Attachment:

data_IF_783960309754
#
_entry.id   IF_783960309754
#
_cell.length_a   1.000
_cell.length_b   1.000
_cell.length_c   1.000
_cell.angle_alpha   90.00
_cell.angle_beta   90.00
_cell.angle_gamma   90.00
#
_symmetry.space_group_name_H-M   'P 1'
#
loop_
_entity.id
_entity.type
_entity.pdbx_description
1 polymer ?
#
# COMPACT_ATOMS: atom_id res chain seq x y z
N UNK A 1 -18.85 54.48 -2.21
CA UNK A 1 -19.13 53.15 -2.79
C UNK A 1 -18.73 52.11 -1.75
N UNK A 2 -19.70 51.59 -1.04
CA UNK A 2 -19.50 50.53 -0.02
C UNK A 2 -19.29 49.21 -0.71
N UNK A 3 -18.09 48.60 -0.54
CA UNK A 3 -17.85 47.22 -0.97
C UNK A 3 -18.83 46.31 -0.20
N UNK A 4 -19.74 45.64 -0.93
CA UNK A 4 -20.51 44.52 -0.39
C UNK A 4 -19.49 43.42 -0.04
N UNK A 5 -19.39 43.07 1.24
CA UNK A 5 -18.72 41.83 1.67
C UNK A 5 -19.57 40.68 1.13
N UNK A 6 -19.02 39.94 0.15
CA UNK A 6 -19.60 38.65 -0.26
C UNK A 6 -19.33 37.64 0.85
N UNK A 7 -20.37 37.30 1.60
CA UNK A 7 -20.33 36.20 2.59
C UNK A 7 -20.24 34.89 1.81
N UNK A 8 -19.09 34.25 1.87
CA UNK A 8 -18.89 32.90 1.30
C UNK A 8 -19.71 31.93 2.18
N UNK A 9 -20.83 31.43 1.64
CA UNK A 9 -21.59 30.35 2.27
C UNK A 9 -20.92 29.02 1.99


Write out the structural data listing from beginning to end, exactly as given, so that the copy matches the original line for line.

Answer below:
data_IF_783960309754
#
_entry.id   IF_783960309754
#
_cell.length_a   1.000
_cell.length_b   1.000
_cell.length_c   1.000
_cell.angle_alpha   90.00
_cell.angle_beta   90.00
_cell.angle_gamma   90.00
#
_symmetry.space_group_name_H-M   'P 1'
#
loop_
_entity.id
_entity.type
_entity.pdbx_description
1 polymer ?
#
# COMPACT_ATOMS: atom_id res chain seq x y z
N UNK A 1 -18.85 54.48 -2.21
CA UNK A 1 -19.13 53.15 -2.79
C UNK A 1 -18.73 52.11 -1.75
N UNK A 2 -19.70 51.59 -1.04
CA UNK A 2 -19.50 50.53 -0.02
C UNK A 2 -19.29 49.21 -0.71
N UNK A 3 -18.09 48.60 -0.54
CA UNK A 3 -17.85 47.22 -0.97
C UNK A 3 -18.83 46.31 -0.20
N UNK A 4 -19.74 45.64 -0.93
CA UNK A 4 -20.51 44.52 -0.39
C UNK A 4 -19.49 43.42 -0.04
N UNK A 5 -19.39 43.07 1.24
CA UNK A 5 -18.72 41.83 1.67
C UNK A 5 -19.57 40.68 1.13
N UNK A 6 -19.02 39.94 0.15
CA UNK A 6 -19.60 38.65 -0.26
C UNK A 6 -19.33 37.64 0.85
N UNK A 7 -20.37 37.30 1.60
CA UNK A 7 -20.33 36.20 2.59
C UNK A 7 -20.24 34.89 1.81
N UNK A 8 -19.09 34.25 1.87
CA UNK A 8 -18.89 32.90 1.30
C UNK A 8 -19.71 31.93 2.18
N UNK A 9 -20.83 31.43 1.64
CA UNK A 9 -21.59 30.35 2.27
C UNK A 9 -20.92 29.02 1.99